On Thursday, June 21st, celebrations will take place across Canada in the name of National Indigenous Peoples Day. Some may be Powwows, others may be bustling Indigenous pop-up street markets and others may offer the opportunity to adorn First Nations-made beaded earrings. There are many ways to celebrate National Indigenous Peoples Day — however, many Canadians may not understand what this day is, why it is needed and how to appropriately celebrate the occasion.
For this post, the #YUBlog has partnered with York University’s Centre for Aboriginal Student Services (CASS) and Larissa Crawford, Indigenous Student Transitions Coordinator at CASS, to develop a special-edition guide to National Indigenous Peoples Day! CASS provides York U Indigenous students, staff and faculty with culturally appropriate services and supports and works with the York University community to Indigenize York University spaces. We hope this guide will give you some insight into National Indigenous Peoples Day and help you celebrate!
What is National Indigenous Peoples Day?
June 21 was chosen to celebrate National Indigenous Peoples Day because it corresponds with the summer solstice, the longest day of the year and a time that many Indigenous groups have traditionally celebrated culture and heritage. In 1996, the Governor General of Canada proclaimed that the federal government will recognize National Aboriginal Day on this date. In 2017, Prime Minister Justin Trudeau announced the symbolic renaming of the holiday to “National Indigenous Peoples Day,” coinciding with the preferred term to refer to the original inhabitants of what we now know as Canada.
You’ll often see a generic explanation of National Indigenous Peoples Day as a time for all Canadians to celebrate the cultures of First Nations, Inuit and Métis Peoples and their contributions to Canada. However, this idea only reflects half of its purpose: National Indigenous Peoples Day also recognizes Canada’s colonial history, the contemporary issues and realities of Indigenous Peoples and Indigenous futurism.
Why is it Important to Have National Indigenous Peoples Day?
It is important to celebrate Indigenous contributions to Canada, and to celebrate the rich and diverse cultures of Indigenous Peoples. What many Canadians do not realize is that there are many nations of Indigenous People in Canada: there is no one “Indigenous perspective”, universal Indigenous beliefs or style of art and dance. National Indigenous Peoples Day is an opportunity to learn about and celebrate the unique Indigenous People in your community or region!
However, to choose only to celebrate certain aspects and contributions of Indigenous Peoples can actually do more harm than good. If we decide to ignore colonial legacies and only recognize the beautiful artwork or ceremony of Indigenous People, then not only do we erase their harsh historical and contemporary realities, but we fail to recognize the resiliency and strength it took to keep Indigenous cultures and people alive (which only makes everything worth celebrating all that more impressive and inspiring).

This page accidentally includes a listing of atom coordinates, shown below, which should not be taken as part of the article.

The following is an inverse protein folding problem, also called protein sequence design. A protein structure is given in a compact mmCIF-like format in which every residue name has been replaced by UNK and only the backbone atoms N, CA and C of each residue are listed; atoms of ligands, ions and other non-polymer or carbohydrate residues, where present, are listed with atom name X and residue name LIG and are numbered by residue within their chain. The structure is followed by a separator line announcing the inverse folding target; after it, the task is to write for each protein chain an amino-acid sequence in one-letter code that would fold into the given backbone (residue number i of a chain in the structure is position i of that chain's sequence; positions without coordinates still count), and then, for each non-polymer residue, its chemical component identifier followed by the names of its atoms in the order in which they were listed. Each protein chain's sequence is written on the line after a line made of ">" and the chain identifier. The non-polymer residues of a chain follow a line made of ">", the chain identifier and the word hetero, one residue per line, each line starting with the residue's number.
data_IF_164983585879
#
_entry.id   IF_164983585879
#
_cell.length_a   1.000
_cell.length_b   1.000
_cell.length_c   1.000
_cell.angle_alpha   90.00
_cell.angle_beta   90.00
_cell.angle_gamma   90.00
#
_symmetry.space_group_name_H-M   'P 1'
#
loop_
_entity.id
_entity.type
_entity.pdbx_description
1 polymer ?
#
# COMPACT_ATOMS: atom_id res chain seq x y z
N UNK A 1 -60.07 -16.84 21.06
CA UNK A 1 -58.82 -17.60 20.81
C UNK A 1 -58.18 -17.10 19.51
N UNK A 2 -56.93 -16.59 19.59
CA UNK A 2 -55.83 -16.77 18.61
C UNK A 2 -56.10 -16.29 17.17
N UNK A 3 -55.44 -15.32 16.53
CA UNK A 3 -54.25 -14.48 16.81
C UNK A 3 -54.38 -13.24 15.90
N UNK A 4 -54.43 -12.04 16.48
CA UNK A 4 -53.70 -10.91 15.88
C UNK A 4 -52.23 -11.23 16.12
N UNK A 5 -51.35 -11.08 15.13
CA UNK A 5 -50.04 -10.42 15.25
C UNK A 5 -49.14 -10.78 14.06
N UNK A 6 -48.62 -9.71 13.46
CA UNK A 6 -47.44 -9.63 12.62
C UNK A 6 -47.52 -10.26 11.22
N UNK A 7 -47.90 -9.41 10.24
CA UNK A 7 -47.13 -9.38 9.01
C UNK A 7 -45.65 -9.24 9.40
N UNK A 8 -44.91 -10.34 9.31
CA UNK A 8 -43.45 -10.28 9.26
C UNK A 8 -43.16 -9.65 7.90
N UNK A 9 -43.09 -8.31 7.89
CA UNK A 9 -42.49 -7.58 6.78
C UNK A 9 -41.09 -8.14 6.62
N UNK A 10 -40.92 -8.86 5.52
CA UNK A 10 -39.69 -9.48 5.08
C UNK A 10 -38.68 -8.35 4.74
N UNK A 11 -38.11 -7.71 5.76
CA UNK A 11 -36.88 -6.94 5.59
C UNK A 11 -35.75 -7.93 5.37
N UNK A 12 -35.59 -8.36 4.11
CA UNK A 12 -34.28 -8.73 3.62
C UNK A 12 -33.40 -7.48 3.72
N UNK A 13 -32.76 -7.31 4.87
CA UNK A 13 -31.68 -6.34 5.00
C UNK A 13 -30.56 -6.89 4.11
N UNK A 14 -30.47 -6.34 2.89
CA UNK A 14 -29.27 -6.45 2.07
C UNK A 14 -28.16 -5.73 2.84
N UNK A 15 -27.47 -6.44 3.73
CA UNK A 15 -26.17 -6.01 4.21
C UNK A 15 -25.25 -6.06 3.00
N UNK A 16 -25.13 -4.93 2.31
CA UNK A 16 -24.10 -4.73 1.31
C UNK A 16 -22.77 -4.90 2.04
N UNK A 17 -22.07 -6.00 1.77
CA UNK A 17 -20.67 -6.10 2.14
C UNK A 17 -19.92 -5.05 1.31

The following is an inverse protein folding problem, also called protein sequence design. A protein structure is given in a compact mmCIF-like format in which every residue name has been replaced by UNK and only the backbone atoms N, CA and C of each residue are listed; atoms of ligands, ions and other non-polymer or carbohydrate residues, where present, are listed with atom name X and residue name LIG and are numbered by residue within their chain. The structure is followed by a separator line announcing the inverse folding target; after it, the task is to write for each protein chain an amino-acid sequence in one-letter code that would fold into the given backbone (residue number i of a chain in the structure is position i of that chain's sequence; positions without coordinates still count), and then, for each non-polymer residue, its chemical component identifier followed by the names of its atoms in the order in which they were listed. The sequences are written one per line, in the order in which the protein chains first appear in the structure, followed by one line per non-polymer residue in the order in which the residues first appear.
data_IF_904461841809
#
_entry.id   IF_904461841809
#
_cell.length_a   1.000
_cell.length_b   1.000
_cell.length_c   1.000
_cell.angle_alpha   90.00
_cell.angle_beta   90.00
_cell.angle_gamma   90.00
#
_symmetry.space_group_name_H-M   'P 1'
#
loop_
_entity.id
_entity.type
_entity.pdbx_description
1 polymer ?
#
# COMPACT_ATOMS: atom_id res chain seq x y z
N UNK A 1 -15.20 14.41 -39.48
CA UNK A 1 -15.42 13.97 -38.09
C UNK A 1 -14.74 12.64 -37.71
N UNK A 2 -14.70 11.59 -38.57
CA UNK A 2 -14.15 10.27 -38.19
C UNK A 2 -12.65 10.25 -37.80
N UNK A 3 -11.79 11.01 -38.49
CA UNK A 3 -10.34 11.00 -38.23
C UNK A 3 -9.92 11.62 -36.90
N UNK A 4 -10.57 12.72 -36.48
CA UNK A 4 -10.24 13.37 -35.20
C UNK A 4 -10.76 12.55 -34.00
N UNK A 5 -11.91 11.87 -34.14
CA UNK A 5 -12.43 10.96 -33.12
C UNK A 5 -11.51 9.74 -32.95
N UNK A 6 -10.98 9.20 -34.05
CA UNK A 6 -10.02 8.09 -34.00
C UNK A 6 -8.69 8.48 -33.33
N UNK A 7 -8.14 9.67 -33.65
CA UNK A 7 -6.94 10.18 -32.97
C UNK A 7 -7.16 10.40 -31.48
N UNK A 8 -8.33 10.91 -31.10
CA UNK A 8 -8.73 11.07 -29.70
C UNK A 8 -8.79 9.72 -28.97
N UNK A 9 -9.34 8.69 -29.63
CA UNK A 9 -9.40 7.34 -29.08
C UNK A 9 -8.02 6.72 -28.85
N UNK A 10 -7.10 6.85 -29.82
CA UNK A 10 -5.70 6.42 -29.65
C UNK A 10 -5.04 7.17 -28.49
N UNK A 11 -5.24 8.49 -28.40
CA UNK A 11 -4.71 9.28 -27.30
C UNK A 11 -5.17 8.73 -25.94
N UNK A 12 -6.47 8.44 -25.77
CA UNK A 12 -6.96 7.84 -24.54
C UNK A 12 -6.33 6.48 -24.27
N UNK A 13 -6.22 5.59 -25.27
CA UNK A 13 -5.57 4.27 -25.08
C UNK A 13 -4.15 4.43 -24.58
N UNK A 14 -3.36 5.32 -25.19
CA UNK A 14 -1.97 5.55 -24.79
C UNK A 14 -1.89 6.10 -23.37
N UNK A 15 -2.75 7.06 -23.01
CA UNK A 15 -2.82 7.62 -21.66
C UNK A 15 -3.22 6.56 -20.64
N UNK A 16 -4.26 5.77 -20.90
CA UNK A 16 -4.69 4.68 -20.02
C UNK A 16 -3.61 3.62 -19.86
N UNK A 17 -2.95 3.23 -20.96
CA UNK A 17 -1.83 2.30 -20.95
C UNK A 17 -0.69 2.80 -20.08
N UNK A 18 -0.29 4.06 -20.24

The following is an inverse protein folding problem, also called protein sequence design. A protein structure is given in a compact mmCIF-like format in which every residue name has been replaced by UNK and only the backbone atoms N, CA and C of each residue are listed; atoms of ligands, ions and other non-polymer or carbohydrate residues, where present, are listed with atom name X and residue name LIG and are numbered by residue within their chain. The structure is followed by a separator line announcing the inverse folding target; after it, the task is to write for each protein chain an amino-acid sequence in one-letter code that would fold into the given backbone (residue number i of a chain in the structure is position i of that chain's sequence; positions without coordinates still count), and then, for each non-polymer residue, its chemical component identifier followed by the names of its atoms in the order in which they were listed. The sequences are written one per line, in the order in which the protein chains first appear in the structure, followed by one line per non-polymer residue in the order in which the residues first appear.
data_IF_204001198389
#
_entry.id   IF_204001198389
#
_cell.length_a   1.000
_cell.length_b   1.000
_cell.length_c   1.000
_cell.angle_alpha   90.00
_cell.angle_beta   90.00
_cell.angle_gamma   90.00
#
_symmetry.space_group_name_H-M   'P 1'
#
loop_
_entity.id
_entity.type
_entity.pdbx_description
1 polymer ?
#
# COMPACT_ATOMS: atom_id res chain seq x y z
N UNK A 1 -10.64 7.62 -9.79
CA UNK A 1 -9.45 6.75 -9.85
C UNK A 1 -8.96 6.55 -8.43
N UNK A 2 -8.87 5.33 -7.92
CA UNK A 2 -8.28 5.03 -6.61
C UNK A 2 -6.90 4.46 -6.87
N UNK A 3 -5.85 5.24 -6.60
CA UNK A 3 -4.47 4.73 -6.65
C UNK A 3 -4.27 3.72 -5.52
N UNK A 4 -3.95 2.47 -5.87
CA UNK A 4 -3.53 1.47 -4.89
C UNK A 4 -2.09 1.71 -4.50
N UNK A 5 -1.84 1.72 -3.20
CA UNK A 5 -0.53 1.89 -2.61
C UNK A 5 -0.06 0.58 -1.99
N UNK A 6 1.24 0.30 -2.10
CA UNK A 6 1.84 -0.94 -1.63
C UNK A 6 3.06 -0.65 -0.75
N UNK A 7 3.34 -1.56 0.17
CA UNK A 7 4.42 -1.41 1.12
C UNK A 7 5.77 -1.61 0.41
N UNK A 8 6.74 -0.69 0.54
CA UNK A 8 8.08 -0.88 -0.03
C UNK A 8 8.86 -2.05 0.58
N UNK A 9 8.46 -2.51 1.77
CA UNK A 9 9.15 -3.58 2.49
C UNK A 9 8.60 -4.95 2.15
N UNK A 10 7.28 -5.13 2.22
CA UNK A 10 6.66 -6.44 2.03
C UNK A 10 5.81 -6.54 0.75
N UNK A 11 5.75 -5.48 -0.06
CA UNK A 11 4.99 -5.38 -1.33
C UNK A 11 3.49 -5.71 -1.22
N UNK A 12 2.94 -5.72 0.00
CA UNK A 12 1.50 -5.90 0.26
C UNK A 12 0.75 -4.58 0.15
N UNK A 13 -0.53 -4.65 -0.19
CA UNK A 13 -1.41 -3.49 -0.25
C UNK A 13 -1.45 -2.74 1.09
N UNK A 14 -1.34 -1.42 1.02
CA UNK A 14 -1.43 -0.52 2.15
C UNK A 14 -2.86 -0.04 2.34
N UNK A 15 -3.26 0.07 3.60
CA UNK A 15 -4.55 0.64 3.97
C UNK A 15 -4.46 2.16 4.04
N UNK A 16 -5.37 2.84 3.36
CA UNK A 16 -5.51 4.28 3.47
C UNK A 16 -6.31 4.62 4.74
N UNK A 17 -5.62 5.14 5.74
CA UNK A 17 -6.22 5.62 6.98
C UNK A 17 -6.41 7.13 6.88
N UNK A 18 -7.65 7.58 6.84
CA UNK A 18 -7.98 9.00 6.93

We can’t change the past; however, we can be honest and educate ourselves so that history does not repeat itself . . . Through a sense of hope, we can develop a path forward together, as our ancestors intended.” – Georgina Jolibois, 2017
What Resources Can I Use to Learn about Indigenous Peoples?
National Indigenous Peoples Day offers everyone an opportunity to deepen their understanding and awareness of the adversities Indigenous People face and have overcome. With the efforts to Indigenize and improve relations with Indigenous People following the Calls to Action released by the Truth and Reconciliation Commission (TRC), culturally appropriate resources and information are readily accessible (and comprehensive) for all Canadians.
With this increased access, the excuse of ignorance is becoming less and less acceptable. However, we at CASS recognize that it can be daunting: not all resources are created equally or appropriately, and with so much information, where do you even begin? Recognizing this, here are a few resources to enhance your understanding of Indigenous history and lived realities:
- Approved TRC resources
- “Solving the ‘Indian Problem’: Assimilation Laws, Practices and Indian Residential Schools” (PDF): A brief history of institutionalized genocide and assimilation.
- Groundwork for Change: An information source geared toward non-Indigenous people that serves as a one stop shop for reliable information. This can help people learn about historical and contemporary issues related to Indigenous peoples and relationships with non-Indigenous governments and peoples in the Canadian state.
- Indigenous Canada Online Course (University of Alberta): A 12-lesson online course facilitated out of the University of Alberta that, from an Indigenous perspective, explores key issues facing Indigenous peoples today from a historical and critical perspective, highlighting national and local Indigenous-settler relations.
- Canadian Roots Exchange: A youth-led non-profit organization that seeks to connect Indigenous and non-Indigenous youth through exchanges, the Youth Reconciliation Initiative and a national conference.
- Mapping Indigenous Languages in Canada: An eye-opening article mapping “[Canada’s] Indigenous linguistic landscape” and the regions in which these languages are spoken today.